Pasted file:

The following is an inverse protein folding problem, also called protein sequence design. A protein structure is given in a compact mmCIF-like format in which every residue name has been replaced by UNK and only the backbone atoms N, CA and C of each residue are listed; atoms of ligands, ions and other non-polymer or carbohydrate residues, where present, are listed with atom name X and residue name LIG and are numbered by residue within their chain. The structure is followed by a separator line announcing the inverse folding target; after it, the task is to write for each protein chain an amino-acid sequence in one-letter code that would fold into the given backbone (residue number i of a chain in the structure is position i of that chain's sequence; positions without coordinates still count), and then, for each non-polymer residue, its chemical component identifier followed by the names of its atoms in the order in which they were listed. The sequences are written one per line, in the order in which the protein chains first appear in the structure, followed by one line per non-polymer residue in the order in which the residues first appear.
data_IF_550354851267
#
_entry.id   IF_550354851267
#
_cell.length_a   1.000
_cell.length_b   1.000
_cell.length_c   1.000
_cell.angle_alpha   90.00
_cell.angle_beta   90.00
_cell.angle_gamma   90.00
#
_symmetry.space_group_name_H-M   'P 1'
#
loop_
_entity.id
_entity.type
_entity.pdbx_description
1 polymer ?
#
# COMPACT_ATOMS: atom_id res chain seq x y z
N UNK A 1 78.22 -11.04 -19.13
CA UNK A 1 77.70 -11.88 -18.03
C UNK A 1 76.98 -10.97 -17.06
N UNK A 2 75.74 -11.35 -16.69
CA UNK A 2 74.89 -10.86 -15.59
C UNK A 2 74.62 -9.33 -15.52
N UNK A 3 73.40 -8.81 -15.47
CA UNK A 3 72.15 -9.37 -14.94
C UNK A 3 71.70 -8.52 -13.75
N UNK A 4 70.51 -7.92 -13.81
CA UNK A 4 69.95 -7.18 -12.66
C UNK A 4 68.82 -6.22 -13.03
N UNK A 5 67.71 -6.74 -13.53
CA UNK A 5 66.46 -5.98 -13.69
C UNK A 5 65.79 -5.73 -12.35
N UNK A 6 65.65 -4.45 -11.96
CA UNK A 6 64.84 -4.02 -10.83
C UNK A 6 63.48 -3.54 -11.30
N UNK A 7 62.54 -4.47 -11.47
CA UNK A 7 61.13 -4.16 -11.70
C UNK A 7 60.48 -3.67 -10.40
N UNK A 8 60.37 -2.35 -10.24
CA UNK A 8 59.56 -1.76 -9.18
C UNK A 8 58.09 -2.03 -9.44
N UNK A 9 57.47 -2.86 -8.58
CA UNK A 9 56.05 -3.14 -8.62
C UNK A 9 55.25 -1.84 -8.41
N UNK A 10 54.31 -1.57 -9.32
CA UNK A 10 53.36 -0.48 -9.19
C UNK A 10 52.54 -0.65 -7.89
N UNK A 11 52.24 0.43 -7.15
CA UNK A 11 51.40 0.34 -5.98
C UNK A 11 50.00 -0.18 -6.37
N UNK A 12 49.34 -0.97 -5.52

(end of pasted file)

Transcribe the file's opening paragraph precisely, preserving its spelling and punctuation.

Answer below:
The following is an inverse protein folding problem, also called protein sequence design. A protein structure is given in a compact mmCIF-like format in which every residue name has been replaced by UNK and only the backbone atoms N, CA and C of each residue are listed; atoms of ligands, ions and other non-polymer or carbohydrate residues, where present, are listed with atom name X and residue name LIG and are numbered by residue within their chain. The structure is followed by a separator line announcing the inverse folding target; after it, the task is to write for each protein chain an amino-acid sequence in one-letter code that would fold into the given backbone (residue number i of a chain in the structure is position i of that chain's sequence; positions without coordinates still count), and then, for each non-polymer residue, its chemical component identifier followed by the names of its atoms in the order in which they were listed. The sequences are written one per line, in the order in which the protein chains first appear in the structure, followed by one line per non-polymer residue in the order in which the residues first appear.